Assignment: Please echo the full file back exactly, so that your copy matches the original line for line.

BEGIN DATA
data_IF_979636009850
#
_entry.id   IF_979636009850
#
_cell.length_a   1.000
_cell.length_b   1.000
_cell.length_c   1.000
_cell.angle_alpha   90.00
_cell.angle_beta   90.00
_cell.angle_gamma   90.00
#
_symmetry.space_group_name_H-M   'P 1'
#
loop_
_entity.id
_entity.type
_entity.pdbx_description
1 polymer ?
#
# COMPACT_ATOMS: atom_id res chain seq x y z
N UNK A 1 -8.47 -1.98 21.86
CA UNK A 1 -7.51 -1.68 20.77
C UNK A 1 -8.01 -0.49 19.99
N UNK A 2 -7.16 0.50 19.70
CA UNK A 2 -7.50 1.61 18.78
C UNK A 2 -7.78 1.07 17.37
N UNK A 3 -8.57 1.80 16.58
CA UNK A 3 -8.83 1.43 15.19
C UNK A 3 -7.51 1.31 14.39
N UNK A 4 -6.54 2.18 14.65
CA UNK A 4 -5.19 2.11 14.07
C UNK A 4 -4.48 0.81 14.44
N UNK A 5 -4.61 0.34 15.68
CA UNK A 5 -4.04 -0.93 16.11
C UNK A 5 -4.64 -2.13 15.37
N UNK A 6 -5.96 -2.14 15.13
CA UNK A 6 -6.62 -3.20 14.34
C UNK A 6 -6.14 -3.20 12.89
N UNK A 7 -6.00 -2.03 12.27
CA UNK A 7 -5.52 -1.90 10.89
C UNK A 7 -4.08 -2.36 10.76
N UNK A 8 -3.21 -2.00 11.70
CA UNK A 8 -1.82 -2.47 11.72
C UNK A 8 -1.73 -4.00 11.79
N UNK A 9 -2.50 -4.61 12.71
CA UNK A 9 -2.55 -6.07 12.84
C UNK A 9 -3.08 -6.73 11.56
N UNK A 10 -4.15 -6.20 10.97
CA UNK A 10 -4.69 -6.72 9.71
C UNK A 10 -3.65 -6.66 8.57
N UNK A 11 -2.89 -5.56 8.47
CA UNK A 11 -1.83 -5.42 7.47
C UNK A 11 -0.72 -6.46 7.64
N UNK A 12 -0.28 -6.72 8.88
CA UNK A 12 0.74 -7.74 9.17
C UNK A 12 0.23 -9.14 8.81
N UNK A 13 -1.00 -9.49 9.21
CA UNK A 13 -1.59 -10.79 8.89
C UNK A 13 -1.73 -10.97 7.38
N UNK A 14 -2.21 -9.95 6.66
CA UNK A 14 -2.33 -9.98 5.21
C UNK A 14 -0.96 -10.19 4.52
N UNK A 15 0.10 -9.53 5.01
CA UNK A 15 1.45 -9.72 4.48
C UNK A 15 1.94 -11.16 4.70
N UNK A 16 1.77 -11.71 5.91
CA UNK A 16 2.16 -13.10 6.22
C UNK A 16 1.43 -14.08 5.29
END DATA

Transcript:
data_IF_979636009850
#
_entry.id   IF_979636009850
#
_cell.length_a   1.000
_cell.length_b   1.000
_cell.length_c   1.000
_cell.angle_alpha   90.00
_cell.angle_beta   90.00
_cell.angle_gamma   90.00
#
_symmetry.space_group_name_H-M   'P 1'
#
loop_
_entity.id
_entity.type
_entity.pdbx_description
1 polymer ?
#
# COMPACT_ATOMS: atom_id res chain seq x y z
N UNK A 1 -8.47 -1.98 21.86
CA UNK A 1 -7.51 -1.68 20.77
C UNK A 1 -8.01 -0.49 19.99
N UNK A 2 -7.16 0.50 19.70
CA UNK A 2 -7.50 1.61 18.78
C UNK A 2 -7.78 1.07 17.37
N UNK A 3 -8.57 1.80 16.58
CA UNK A 3 -8.83 1.43 15.19
C UNK A 3 -7.51 1.31 14.39
N UNK A 4 -6.54 2.18 14.65
CA UNK A 4 -5.19 2.11 14.07
C UNK A 4 -4.48 0.81 14.44
N UNK A 5 -4.61 0.34 15.68
CA UNK A 5 -4.04 -0.93 16.11
C UNK A 5 -4.64 -2.13 15.37
N UNK A 6 -5.96 -2.14 15.13
CA UNK A 6 -6.62 -3.20 14.34
C UNK A 6 -6.14 -3.20 12.89
N UNK A 7 -6.00 -2.03 12.27
CA UNK A 7 -5.52 -1.90 10.89
C UNK A 7 -4.08 -2.36 10.76
N UNK A 8 -3.21 -2.00 11.70
CA UNK A 8 -1.82 -2.47 11.72
C UNK A 8 -1.73 -4.00 11.79
N UNK A 9 -2.50 -4.61 12.71
CA UNK A 9 -2.55 -6.07 12.84
C UNK A 9 -3.08 -6.73 11.56
N UNK A 10 -4.15 -6.20 10.97
CA UNK A 10 -4.69 -6.72 9.71
C UNK A 10 -3.65 -6.66 8.57
N UNK A 11 -2.89 -5.56 8.47
CA UNK A 11 -1.83 -5.42 7.47
C UNK A 11 -0.72 -6.46 7.64
N UNK A 12 -0.28 -6.72 8.88
CA UNK A 12 0.74 -7.74 9.17
C UNK A 12 0.23 -9.14 8.81
N UNK A 13 -1.00 -9.49 9.21
CA UNK A 13 -1.59 -10.79 8.89
C UNK A 13 -1.73 -10.97 7.38
N UNK A 14 -2.21 -9.95 6.66
CA UNK A 14 -2.33 -9.98 5.21
C UNK A 14 -0.96 -10.19 4.52
N UNK A 15 0.10 -9.53 5.01
CA UNK A 15 1.45 -9.72 4.48
C UNK A 15 1.94 -11.16 4.70
N UNK A 16 1.77 -11.71 5.91
CA UNK A 16 2.16 -13.10 6.22
C UNK A 16 1.43 -14.08 5.29